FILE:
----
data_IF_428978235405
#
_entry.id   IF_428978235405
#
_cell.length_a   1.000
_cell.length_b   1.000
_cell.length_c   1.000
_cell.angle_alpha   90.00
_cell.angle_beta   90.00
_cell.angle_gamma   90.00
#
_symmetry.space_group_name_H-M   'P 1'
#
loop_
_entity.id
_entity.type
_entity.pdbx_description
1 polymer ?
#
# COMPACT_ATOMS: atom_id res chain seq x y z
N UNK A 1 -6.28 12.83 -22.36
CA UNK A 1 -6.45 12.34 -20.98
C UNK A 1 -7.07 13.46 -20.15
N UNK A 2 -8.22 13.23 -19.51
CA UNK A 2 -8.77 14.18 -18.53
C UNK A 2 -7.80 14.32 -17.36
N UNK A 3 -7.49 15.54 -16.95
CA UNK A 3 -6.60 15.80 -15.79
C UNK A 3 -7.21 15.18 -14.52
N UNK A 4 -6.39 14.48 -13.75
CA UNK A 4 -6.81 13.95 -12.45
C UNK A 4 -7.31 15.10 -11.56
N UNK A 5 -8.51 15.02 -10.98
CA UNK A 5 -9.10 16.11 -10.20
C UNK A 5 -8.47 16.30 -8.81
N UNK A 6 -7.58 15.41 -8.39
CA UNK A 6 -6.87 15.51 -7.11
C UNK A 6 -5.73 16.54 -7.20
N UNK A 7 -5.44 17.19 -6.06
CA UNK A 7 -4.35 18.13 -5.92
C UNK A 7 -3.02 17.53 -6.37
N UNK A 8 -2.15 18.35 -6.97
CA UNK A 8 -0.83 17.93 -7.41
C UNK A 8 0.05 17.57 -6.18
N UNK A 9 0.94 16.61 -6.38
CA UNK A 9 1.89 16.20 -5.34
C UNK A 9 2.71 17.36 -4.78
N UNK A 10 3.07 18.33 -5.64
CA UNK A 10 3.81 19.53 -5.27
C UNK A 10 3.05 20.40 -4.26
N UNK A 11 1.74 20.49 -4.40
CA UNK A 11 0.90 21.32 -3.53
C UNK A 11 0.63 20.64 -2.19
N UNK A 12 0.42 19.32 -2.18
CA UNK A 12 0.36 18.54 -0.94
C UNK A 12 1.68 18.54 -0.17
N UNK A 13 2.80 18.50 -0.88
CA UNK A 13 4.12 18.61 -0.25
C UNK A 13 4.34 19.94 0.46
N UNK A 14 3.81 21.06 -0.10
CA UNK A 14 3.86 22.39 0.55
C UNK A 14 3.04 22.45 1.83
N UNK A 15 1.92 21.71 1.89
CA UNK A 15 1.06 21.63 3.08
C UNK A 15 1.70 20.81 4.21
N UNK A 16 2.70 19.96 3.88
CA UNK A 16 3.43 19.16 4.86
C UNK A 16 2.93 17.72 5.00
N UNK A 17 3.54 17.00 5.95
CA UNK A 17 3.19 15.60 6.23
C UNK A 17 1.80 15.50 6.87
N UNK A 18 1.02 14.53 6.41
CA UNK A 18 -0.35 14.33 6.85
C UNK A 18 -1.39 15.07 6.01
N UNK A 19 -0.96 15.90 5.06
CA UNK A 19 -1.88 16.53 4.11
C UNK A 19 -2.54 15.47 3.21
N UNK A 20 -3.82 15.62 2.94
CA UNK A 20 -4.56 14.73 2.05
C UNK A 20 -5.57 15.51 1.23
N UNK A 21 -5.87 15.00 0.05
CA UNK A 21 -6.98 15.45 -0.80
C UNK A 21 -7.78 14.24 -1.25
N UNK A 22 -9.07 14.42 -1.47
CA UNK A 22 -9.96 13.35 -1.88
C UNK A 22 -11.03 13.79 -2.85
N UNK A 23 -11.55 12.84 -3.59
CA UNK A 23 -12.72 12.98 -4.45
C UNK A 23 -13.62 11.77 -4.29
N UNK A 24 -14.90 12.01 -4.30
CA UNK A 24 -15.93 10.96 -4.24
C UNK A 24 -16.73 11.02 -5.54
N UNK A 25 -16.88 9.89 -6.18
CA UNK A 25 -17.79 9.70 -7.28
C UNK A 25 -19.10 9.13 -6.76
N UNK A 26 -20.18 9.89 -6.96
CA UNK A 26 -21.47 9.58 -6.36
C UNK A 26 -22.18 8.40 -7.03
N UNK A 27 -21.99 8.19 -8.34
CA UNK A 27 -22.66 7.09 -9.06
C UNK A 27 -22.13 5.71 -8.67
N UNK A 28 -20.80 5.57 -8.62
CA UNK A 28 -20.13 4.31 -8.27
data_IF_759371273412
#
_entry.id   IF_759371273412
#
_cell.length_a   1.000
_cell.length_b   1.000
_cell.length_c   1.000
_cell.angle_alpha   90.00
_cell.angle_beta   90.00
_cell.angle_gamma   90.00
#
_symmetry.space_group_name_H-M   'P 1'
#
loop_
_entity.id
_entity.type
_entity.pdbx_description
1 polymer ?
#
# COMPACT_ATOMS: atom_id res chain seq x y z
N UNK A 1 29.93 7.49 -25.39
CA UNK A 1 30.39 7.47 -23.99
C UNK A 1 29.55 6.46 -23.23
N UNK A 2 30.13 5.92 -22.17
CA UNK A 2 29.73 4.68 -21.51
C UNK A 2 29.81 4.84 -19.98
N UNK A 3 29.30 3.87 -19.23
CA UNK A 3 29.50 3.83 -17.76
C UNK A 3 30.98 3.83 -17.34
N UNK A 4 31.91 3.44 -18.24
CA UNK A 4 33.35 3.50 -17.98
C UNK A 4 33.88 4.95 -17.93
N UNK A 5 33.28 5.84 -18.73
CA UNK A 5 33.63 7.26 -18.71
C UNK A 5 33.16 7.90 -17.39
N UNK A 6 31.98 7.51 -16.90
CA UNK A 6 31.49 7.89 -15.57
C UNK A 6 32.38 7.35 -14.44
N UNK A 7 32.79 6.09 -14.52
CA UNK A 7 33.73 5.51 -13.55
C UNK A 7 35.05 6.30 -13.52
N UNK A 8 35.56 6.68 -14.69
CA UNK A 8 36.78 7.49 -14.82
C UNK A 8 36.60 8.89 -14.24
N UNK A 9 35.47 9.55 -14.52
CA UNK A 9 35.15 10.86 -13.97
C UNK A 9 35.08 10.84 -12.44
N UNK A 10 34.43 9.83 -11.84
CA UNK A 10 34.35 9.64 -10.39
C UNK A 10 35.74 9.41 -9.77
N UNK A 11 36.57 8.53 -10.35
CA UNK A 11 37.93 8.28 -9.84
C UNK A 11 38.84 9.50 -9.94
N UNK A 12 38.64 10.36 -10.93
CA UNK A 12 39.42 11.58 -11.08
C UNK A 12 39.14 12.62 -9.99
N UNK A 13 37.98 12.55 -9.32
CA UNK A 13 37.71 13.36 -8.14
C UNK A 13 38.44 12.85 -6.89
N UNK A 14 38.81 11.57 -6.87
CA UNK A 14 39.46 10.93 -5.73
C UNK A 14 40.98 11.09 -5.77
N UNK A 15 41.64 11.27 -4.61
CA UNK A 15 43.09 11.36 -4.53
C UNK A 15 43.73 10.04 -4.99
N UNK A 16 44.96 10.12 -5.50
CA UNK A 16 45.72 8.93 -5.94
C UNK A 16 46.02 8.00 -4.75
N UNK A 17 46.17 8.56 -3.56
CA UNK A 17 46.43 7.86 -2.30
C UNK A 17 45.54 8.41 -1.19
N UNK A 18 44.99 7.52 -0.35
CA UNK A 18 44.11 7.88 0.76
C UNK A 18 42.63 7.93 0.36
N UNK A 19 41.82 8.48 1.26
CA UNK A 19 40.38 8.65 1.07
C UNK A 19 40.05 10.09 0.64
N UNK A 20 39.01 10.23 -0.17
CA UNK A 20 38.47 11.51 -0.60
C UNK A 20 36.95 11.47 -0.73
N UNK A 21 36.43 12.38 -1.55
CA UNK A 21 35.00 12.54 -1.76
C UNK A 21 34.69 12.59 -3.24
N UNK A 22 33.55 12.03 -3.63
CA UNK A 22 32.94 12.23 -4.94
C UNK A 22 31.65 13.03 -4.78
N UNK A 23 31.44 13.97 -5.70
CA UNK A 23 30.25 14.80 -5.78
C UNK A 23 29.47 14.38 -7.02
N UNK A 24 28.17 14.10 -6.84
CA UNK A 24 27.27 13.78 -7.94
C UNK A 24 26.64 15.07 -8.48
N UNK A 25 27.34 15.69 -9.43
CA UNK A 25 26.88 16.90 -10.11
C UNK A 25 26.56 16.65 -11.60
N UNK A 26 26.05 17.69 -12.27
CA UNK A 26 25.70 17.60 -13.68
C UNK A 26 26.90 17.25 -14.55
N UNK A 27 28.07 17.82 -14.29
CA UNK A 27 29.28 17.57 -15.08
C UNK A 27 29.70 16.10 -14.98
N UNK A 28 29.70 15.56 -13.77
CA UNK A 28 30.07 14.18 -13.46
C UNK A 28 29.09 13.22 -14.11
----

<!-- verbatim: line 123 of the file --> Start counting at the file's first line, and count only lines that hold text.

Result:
# COMPACT_ATOMS: atom_id res chain seq x y z